Fragile Health and Fragile Wealth: Mortgage Strain Among African American Homeowners
August 18, 2014 09:00 AM
The dominant public discourse around the recent mortgage and foreclosure crisis has primarily focused on recent housing market dynamics such as subprime lending and declining housing values. In the paper Fragile Health and Fragile Wealth: Mortgage Strain Among African American Homeowners, from the APPAM Online Paper Collection, authors Danya Keene, Julia Lynch, and Amy Baker present an alternative narrative about mortgage default and foreclosure that emerged from 28 in-depth interviews with working-class, African American homeowners who were at risk of losing their homes.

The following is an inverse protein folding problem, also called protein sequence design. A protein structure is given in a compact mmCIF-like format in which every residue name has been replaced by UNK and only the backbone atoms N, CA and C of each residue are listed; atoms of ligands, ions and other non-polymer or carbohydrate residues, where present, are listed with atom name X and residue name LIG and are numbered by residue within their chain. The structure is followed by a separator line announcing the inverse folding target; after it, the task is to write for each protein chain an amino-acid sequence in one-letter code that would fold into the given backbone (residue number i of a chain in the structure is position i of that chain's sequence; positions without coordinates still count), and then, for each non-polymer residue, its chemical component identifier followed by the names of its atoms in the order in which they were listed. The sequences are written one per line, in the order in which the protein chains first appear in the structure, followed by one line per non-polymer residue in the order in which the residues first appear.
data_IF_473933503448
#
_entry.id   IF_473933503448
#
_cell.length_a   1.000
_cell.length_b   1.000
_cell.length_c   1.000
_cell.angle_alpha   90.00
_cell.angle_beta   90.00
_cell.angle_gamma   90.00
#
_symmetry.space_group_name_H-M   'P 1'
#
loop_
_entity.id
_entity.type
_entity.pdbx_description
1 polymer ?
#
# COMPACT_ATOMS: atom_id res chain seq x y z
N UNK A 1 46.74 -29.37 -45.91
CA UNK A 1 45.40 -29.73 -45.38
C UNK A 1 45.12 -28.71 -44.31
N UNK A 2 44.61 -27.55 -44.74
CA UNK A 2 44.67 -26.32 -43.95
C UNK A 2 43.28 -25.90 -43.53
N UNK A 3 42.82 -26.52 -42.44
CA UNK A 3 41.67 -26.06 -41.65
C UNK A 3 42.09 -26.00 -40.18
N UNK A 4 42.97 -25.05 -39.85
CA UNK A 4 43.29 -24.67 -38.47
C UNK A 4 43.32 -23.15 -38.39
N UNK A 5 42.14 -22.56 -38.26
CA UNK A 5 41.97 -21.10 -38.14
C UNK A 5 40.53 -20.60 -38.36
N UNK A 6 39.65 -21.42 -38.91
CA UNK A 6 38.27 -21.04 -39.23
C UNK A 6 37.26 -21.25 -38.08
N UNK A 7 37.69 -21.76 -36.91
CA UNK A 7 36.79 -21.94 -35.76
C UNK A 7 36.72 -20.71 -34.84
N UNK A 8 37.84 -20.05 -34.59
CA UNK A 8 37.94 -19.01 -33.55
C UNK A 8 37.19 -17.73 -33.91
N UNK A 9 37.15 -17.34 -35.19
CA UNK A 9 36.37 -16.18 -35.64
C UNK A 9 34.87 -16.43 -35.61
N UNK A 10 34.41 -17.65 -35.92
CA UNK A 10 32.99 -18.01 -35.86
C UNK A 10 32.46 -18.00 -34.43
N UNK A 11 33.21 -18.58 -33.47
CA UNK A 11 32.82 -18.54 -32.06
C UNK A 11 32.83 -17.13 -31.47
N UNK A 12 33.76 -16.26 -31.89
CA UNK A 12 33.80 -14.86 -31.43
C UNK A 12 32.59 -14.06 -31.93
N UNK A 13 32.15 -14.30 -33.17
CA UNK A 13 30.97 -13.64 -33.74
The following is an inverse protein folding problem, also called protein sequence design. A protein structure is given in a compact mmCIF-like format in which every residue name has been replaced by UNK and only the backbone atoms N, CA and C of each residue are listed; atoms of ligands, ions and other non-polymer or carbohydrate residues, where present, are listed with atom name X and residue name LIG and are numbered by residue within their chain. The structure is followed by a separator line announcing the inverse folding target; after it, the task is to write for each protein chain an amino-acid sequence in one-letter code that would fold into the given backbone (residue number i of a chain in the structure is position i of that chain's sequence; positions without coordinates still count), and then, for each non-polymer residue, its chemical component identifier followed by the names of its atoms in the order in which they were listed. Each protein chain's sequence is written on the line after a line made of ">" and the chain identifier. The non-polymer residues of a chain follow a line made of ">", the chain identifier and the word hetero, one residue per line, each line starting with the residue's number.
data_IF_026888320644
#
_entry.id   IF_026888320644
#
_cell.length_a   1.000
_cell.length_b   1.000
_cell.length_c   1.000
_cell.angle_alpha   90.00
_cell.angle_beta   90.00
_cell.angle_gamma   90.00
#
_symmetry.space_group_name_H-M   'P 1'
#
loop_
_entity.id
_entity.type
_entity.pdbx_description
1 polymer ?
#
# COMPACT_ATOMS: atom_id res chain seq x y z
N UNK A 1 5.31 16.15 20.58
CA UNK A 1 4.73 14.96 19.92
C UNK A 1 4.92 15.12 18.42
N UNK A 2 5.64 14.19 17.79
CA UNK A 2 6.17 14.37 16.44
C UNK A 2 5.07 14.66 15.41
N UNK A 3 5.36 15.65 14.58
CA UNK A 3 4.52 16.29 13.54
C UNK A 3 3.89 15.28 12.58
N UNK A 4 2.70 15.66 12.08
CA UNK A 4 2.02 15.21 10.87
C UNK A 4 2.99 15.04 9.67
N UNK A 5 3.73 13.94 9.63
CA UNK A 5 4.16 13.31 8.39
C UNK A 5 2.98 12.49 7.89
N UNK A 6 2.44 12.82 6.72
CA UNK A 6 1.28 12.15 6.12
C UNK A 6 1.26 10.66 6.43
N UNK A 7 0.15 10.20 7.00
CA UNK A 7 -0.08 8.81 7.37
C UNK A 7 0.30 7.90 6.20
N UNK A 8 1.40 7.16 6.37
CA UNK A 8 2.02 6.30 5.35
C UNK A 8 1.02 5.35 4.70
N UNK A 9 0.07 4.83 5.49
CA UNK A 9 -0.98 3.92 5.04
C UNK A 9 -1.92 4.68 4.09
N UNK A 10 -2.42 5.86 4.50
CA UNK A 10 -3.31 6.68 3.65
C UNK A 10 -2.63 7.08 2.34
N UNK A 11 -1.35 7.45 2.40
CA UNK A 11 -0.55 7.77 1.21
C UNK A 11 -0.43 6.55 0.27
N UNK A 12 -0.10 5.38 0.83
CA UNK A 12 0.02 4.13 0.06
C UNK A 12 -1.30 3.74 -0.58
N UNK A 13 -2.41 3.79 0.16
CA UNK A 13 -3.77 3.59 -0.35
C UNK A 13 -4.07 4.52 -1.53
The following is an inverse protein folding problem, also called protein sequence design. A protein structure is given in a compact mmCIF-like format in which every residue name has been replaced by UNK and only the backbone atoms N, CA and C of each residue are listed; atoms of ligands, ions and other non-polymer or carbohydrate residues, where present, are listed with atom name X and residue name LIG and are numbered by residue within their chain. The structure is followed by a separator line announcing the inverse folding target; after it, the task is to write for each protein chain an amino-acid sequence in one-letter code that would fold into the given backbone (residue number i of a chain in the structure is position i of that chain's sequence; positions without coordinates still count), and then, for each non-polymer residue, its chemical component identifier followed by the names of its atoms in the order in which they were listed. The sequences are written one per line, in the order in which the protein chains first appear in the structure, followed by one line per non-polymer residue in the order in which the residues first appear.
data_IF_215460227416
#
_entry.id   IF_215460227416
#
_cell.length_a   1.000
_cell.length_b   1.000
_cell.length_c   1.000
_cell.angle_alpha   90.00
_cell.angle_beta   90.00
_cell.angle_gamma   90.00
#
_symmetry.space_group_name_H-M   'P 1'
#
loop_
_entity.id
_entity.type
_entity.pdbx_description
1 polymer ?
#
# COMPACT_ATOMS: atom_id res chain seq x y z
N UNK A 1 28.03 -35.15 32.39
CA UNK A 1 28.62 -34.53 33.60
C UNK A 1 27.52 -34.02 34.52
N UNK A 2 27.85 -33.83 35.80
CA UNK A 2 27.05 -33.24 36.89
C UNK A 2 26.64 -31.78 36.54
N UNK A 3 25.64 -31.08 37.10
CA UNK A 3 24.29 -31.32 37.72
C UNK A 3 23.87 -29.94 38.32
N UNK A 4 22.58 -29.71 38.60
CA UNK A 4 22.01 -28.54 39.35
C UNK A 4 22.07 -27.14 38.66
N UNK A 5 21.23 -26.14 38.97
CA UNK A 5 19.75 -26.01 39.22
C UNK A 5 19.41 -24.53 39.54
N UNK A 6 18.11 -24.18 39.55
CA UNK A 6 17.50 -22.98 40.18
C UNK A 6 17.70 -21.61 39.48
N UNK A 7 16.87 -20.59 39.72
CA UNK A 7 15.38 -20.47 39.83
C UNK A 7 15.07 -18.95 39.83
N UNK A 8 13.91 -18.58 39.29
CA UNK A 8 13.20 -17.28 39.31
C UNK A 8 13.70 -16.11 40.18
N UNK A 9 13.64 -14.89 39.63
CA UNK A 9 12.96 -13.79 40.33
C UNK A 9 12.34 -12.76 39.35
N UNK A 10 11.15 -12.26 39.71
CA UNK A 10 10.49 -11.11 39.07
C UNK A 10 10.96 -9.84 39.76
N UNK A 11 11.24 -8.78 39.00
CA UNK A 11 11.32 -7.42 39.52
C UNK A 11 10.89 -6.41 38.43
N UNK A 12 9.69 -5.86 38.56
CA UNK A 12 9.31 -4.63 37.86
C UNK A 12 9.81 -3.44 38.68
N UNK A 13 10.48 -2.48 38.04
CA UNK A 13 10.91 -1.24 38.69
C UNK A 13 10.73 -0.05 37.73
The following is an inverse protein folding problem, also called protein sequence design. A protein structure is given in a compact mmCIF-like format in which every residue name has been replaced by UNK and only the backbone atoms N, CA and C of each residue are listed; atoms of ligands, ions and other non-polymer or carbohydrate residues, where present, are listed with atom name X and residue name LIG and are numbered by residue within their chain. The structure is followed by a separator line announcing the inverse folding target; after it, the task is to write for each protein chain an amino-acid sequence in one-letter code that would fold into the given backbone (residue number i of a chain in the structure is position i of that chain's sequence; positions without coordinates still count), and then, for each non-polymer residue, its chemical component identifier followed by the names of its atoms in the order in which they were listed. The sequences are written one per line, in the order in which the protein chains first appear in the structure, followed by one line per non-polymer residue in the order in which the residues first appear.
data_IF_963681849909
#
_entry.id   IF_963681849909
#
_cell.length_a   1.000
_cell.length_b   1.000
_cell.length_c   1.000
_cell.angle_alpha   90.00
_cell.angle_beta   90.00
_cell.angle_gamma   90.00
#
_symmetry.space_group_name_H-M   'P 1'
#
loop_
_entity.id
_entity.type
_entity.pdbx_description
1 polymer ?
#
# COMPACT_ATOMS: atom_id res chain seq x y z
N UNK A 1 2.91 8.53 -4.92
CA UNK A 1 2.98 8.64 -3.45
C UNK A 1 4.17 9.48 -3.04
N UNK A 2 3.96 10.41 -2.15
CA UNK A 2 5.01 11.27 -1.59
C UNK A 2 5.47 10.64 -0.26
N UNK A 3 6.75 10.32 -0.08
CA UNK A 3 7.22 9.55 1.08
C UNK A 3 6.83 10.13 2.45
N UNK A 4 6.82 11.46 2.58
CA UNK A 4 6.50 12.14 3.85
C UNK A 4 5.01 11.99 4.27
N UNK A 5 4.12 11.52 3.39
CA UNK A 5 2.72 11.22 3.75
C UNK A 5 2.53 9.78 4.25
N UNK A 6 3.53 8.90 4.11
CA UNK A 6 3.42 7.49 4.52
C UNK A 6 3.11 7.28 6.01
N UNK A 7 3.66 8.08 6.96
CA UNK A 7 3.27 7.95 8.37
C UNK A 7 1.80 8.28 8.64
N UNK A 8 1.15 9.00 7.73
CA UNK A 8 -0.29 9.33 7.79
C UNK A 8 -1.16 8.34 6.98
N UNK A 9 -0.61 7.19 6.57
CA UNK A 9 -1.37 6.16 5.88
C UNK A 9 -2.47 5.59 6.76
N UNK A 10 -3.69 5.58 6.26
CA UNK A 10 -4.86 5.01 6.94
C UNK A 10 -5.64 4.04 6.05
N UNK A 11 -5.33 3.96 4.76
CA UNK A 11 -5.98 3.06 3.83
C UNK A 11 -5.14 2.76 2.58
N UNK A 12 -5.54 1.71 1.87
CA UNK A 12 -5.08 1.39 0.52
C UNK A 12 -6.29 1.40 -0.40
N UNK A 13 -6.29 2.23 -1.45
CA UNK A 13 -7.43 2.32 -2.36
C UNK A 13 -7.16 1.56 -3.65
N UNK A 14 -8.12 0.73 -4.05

The authors show how racial inequalities in health arising from structural conditions in society intersect with other racially stratified sources of housing fragility to put families at risk of foreclosure. Many participants in this study were long-term homeowners who experienced mortgage strain as result of a health related event that triggered the collapse of a fragile household budget. Like many working-class African Americans, participants experienced poor health and disability at relatively young ages. Additionally, they often lacked access to personal and public safety nets that could buffer the consequences of illness. Understanding how poor health plays out in the lived experiences of African American homeowners and contributes to mortgage strain provides important insight into the downstream consequences of vast and unrelenting health inequality. Furthermore, understanding the processes through which illness can act as a financial shock has important implications for the design of effective public policy.
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